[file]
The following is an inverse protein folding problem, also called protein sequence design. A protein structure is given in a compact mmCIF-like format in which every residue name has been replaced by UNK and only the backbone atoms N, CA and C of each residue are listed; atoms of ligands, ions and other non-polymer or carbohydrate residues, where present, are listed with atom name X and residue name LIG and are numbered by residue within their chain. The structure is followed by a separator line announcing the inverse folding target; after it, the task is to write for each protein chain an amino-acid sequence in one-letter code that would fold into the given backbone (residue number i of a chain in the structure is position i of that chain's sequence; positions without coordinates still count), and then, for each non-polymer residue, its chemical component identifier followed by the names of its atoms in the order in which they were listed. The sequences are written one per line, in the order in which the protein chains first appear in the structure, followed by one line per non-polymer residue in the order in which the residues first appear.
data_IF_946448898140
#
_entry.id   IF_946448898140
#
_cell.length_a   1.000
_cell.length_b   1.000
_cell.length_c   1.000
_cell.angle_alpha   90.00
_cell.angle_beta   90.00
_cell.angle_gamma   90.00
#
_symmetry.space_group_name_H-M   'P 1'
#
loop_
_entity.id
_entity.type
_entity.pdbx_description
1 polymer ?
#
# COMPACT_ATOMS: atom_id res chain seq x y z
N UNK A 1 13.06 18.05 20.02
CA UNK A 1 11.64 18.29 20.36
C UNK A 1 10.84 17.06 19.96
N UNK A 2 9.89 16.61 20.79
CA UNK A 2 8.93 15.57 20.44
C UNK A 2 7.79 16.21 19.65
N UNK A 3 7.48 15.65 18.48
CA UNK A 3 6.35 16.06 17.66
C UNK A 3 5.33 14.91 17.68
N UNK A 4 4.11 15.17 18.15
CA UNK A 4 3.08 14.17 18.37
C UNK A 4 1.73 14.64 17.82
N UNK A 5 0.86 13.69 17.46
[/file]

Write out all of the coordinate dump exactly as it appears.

The following is an inverse protein folding problem, also called protein sequence design. A protein structure is given in a compact mmCIF-like format in which every residue name has been replaced by UNK and only the backbone atoms N, CA and C of each residue are listed; atoms of ligands, ions and other non-polymer or carbohydrate residues, where present, are listed with atom name X and residue name LIG and are numbered by residue within their chain. The structure is followed by a separator line announcing the inverse folding target; after it, the task is to write for each protein chain an amino-acid sequence in one-letter code that would fold into the given backbone (residue number i of a chain in the structure is position i of that chain's sequence; positions without coordinates still count), and then, for each non-polymer residue, its chemical component identifier followed by the names of its atoms in the order in which they were listed. The sequences are written one per line, in the order in which the protein chains first appear in the structure, followed by one line per non-polymer residue in the order in which the residues first appear.
data_IF_946448898140
#
_entry.id   IF_946448898140
#
_cell.length_a   1.000
_cell.length_b   1.000
_cell.length_c   1.000
_cell.angle_alpha   90.00
_cell.angle_beta   90.00
_cell.angle_gamma   90.00
#
_symmetry.space_group_name_H-M   'P 1'
#
loop_
_entity.id
_entity.type
_entity.pdbx_description
1 polymer ?
#
# COMPACT_ATOMS: atom_id res chain seq x y z
N UNK A 1 13.06 18.05 20.02
CA UNK A 1 11.64 18.29 20.36
C UNK A 1 10.84 17.06 19.96
N UNK A 2 9.89 16.61 20.79
CA UNK A 2 8.93 15.57 20.44
C UNK A 2 7.79 16.21 19.65
N UNK A 3 7.48 15.65 18.48
CA UNK A 3 6.35 16.06 17.66
C UNK A 3 5.33 14.91 17.68
N UNK A 4 4.11 15.17 18.15
CA UNK A 4 3.08 14.17 18.37
C UNK A 4 1.73 14.64 17.82
N UNK A 5 0.86 13.69 17.46